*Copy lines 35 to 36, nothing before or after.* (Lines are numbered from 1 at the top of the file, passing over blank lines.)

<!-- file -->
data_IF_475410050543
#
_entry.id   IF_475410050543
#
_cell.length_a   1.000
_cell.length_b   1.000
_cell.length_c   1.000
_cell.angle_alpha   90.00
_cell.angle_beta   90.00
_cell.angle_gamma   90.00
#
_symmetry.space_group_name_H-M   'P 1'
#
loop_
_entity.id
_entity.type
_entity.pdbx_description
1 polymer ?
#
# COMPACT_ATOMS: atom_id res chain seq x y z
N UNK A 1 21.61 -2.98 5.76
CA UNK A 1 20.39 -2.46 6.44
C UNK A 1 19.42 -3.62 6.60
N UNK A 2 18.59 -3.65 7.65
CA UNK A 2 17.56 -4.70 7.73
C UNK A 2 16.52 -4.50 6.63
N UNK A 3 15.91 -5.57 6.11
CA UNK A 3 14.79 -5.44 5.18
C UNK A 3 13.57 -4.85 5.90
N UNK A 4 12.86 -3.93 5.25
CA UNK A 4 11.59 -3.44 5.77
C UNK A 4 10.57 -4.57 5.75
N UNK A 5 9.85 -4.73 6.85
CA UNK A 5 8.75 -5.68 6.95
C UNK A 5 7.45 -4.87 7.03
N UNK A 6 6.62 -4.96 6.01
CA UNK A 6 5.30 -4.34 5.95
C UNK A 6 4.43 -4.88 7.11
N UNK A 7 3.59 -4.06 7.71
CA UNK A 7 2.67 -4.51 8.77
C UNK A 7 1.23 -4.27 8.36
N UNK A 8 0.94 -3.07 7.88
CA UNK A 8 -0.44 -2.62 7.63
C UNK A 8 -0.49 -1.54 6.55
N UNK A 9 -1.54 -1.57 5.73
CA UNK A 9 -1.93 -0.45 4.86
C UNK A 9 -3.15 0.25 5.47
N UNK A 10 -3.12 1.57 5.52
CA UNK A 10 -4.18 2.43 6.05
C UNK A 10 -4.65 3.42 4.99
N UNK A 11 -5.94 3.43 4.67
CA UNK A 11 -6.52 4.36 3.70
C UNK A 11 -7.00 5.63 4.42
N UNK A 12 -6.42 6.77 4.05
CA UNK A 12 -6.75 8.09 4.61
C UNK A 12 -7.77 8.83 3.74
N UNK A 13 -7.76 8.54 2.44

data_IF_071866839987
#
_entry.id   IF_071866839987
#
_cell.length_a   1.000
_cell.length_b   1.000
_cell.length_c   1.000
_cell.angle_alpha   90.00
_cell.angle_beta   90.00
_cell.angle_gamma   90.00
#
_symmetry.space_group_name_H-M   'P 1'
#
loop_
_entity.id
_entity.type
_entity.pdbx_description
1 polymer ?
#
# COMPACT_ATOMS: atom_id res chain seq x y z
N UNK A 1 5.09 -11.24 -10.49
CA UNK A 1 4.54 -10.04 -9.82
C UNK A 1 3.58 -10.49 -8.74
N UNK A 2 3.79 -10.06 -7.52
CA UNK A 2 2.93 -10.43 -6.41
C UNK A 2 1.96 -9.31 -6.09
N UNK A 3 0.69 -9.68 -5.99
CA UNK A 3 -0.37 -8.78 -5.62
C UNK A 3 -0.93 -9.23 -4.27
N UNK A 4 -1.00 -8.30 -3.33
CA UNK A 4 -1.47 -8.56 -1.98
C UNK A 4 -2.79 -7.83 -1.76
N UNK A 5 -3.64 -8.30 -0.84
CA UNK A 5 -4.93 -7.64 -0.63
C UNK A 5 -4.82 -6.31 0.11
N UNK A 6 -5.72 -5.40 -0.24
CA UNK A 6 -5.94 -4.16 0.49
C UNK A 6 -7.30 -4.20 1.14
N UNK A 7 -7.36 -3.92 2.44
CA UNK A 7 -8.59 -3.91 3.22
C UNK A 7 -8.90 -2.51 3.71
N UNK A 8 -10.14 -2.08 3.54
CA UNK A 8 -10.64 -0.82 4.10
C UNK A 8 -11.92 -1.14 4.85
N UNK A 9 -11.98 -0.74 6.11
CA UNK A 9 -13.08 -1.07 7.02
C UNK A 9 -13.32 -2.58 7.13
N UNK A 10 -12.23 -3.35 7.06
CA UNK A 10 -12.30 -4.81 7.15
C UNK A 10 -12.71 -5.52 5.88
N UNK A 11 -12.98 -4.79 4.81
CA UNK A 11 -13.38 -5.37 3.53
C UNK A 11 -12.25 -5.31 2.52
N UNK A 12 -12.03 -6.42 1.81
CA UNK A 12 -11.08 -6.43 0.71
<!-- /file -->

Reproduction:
C UNK A 5 7.45 -4.87 7.03
N UNK A 6 6.62 -4.96 6.01